EPICURIOUS: KITCHEN CHEMISTRY

June 09, 2019

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San Francisco has the biggest and oldest Chinatown in the world, and the food scene there caters to the large number of people of Chinese ethnicity. Their presence stems from the labour that flocked to America in the 19th century to build railway tracks that were crucial to uniting a vast country.

Visiting my son Shakir and his family in California’s Bay Area, we found ourselves in Chinatown, aiming to eat at the Z and Y Restaurant that had been much recommended. But when we got there at around 5:45pm, we found around 20 people already waiting for a table.

The Z and Y doesn’t book tables, so you write your name, and wait to be called. We waited patiently for nearly an hour, with growing impatience. A photograph of Barrack Obama eating here was a solace, although I doubt if he was made to wait on the sidewalk. It must be said that the restaurant’s exterior seemed just as dingy as its less successful neighbours.

There is a science involved in the kitchen and following it produces best results

However, I’m glad to write that the food was worth the wait when we were finally seated and served. The menu was Szechuan, a style of Chinese cuisine that is usually fiery hot. But because of Shakir’s two sons, Danyaal and Sulli, we asked for medium-hot spicing. The Mongolian beef was excellent, with tender and succulent meat stir-fried with spring onions, Sichuan peppercorns, red chillies, and a bit of brown sugar that took the edge off the red chillies — sensational blend of flavours.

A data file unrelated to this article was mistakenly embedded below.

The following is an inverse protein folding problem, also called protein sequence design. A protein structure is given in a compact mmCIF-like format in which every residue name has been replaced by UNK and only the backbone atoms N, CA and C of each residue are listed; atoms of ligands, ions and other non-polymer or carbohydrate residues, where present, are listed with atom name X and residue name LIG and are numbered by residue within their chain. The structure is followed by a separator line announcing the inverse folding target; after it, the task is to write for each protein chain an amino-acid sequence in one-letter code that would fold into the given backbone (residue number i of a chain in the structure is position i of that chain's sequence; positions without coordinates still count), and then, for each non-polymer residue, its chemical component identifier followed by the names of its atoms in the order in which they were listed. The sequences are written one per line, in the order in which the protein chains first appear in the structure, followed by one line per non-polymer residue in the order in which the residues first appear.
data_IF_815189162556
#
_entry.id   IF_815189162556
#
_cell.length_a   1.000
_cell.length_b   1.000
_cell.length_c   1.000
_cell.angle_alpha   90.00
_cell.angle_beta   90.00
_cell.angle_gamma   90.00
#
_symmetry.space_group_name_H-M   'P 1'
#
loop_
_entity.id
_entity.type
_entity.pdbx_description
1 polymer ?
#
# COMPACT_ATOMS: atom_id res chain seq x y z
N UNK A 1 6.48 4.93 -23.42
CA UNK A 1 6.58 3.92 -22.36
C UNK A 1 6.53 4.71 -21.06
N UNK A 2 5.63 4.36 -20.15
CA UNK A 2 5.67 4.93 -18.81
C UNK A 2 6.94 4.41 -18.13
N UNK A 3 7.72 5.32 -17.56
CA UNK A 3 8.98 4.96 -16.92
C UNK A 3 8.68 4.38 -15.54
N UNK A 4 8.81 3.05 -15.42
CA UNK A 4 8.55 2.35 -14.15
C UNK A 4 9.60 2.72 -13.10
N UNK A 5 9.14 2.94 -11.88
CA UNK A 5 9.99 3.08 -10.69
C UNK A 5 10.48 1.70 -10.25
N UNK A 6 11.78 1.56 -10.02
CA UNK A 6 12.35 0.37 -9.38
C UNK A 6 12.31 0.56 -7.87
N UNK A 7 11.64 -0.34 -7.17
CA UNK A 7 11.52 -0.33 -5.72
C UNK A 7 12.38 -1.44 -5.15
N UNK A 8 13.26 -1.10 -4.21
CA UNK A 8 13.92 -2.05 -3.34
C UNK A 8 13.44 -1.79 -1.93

The roast Beijing duck arrived with the regulation pancakes, sliced spring onions, cucumber and plum sauce. While the dish was competently done, it was not exceptional. The kids asked for chicken cooked in an orange sauce and prawns deep-fried in batter. Both were good, but were hardly the Z and Y’s specialities. I would like to return, but the thought of the long wait is a deterrent, especially as there are so many other excellent Chinese restaurants to check out on my visit.

Shakir has developed his skills in the kitchen since he moved to the US around five years ago, but it is on the barbecue that he excels. He has a large gas-fired Weber in the garden, and uses it a lot. As a purist, I prefer a charcoal grill, but using gas allows you to control the temperature with a degree of precision that’s not possible with coal or wood.

The other day, at a spontaneous party at his place that went from zero guests in the morning to 15 adults and eight kids, he went shopping and bought four large cuts of beef called ball tips here, weighing around four pounds each, a side of salmon and two dozen chicken sausages. Ramping up the Weber’s temperature to 400 degrees with the lid closed, Shakir then slapped on the meat, and the fish followed a few minutes later. The salmon obviously cooked more quickly, and was removed as soon as it was done. The thick slabs of beef took around 15 minutes to achieve a seared exterior and a juicy pink interior.

This is the perpetual goal of the amateur cook: how to ensure that the outer surface doesn’t get burned while the centre is cooked just right. Kenji Lopez-Alt provides some answers in his book The Food Lab: Better Cooking Through Science. A scientist and food writer, one of the things he emphasises is the importance of resting roasts and steaks after cooking them. According to the writer, the muscles in the meat do not retain juices at higher temperature, so if you slice them when they are just out of the oven or the frying pan, a significant amount of flavoursome liquid will flow out. Once the temperature drops, however, these yummy juices will be retained.

More lessons in kitchen chemistry to follow.

Published in Dawn, EOS, June 9th, 2019